Friday, May 13, 2011
OTF's 32 Most Interesting Prospects: No. 21, Roger Kieschnick, OF
Roger Kieschnick is an outfield prospect who broke onto the scene fast in 2009, but took a big step back in 2010. After producing big numbers in three years at Texas Tech (he hit 39 homers and posted ISO numbers of .319 and .327 his last two years with the Red Raiders), he was drafted by the Giants in the third round of the 2008 MLB Draft. Considering his college pedigree and five-tool potential, many experts felt that the Giants got a steal in the third round with Kieschnick (Baseball America rated him at the time as one of the system’s best prospects).
In 2009, he earned a promotion to San Jose right off the bat, and he was perhaps the Giants’ most dynamic hitter in the system in his first professional year. In 517 plate appearances, Kieschnick hit 23 home runs, drove in 110 RBI, and posted an ISO of .236 and an OPS of .874. He also displayed some good speed and athleticism, as his defense earned good reports, and he stole nine bases on ten attempts in 2009.
Kieschnick’s campaign in the California League was far from perfect, however. While his power numbers were nice, there were major concerns about his swing (scouts noticed that he had a lengthy swing and didn’t always stay back on pitches) as well as his plate approach. He didn’t walk very much (6.4 percent walk rate) and he whiffed at a very high rate (25.1 percent), which produced very alarming BB/K ratios (0.28). Also, Kieschnick showed slightly below contact ability (75 percent contact rate) in a league that favored hitters. That being said, a lot of people cut him some slack, mainly because it was his first year in professional ball and his plate approach would improve as he got more at-bats under his belt in the minors.
The breakout season earned him some nice attention from a lot of publications and scouts. Baseball America in 2010 named him in the seventh best prospect in the Giants system, and Fangraphs writer Marc Hulet had him pegged as the fifth-best prospect in the Giants system, behind only Buster Posey, Madison Bumgarner, Thomas Neal, and Dan Runzler.
Unfortunately, Kieschnick struggled to build upon his solid California League campaign in 2009, as he regressed statistically in Richmond. Back spasms and issues limited Kieschnick to only 60 games and 246 plate appearances, but even in the limited action, he didn’t impress. He only hit .251, with a .117 ISO and .673 OPS, all dramatic drop offs from the previous season. His eye at the plate improved a little bit (his BB/K ratio rose to 0.33), but it still was far from impressive and didn’t make up for the lack of power and overall regression he suffered in the Eastern League.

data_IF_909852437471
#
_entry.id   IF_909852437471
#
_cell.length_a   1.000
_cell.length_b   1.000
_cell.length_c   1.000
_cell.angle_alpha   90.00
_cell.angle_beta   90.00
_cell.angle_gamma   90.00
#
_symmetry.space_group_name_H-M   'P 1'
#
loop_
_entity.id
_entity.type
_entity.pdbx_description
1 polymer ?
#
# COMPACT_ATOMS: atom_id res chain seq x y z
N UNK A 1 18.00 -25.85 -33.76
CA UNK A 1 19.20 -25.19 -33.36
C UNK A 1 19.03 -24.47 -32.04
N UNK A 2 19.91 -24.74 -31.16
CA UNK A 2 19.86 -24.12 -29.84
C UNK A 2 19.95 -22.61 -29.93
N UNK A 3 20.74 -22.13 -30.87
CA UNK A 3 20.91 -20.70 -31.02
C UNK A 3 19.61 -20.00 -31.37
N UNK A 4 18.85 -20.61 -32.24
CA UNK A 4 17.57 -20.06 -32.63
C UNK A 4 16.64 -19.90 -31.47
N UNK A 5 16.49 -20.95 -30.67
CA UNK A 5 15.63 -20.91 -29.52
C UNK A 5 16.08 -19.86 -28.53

Of course, there were a couple of things that lessened the blow of Kieschnick’s down year. First off, he was injured, and it was an injury that obviously affected his production mightily (it took an 0-for-34 slide before Kieschnick finally admitted that something needed to be done). Also, the Eastern League tends to favor pitchers greatly, so while the massive offensive drop off was surprising, some kind of regression was to be expected, especially considering he was in his second season of professional ball and he was a year younger than the average EL player.
The Giants assigned Kieschnick for a second year in Richmond this season, hoping that he’d fare better against Eastern League pitching now that he is healthy and with a year of Double-A under his belt. Unfortunately, Kieschnick hasn’t shown much sign of improvement during this first month of play, as he is hitting .200 with a .529 OPS and only nine extra base hits. Striking out continues to be an issue as he has punched out 24 times in 120 at-bats, and sports a BB/K ratio of 0.38. His approach and eye at the plate is probably going to be a continuing issue for Kieschnick as evidenced by the past couple of years in Double-A. That being said, without the power to make up for the lackluster plate approach, Kieschnick doesn’t offer much as a prospect, and that makes his future with the Giants organization a little bleak (especially considering the talent in the Giants system in the outfield).
There are some things to like about Kieschnick. He’s a good defender (the Minor League Baseball Analyst has him as four-plus rated defender), and he showed in college and in the California League that when he gets behind the ball, he can drive in runs and extra base hits. The only problem is that he’s struggled to make consistent contact and his plate discipline needs to improve, especially when it comes to swinging at pitches he can drive. It is still early in the year of course, and there are some signs that Kieschnick can turn things around in the Eastern League at the plate (he doubled twice in a game against the Bowie Bay Sox on May 11th).
That being said, his status is a little bit questionable as a prospect, and one has to wonder if he was just a beneficiary of the California League’s hitter friendly environments. He looks to have some Nate Schierholtz potential, especially with his solid defensive skills and Team USA baseball pedigree. However, Kieschnick this year needs to start showing at least a semblance of the power he displayed in San Jose if he wants to be considered a serious prospect again like he was prior to the 2010 season.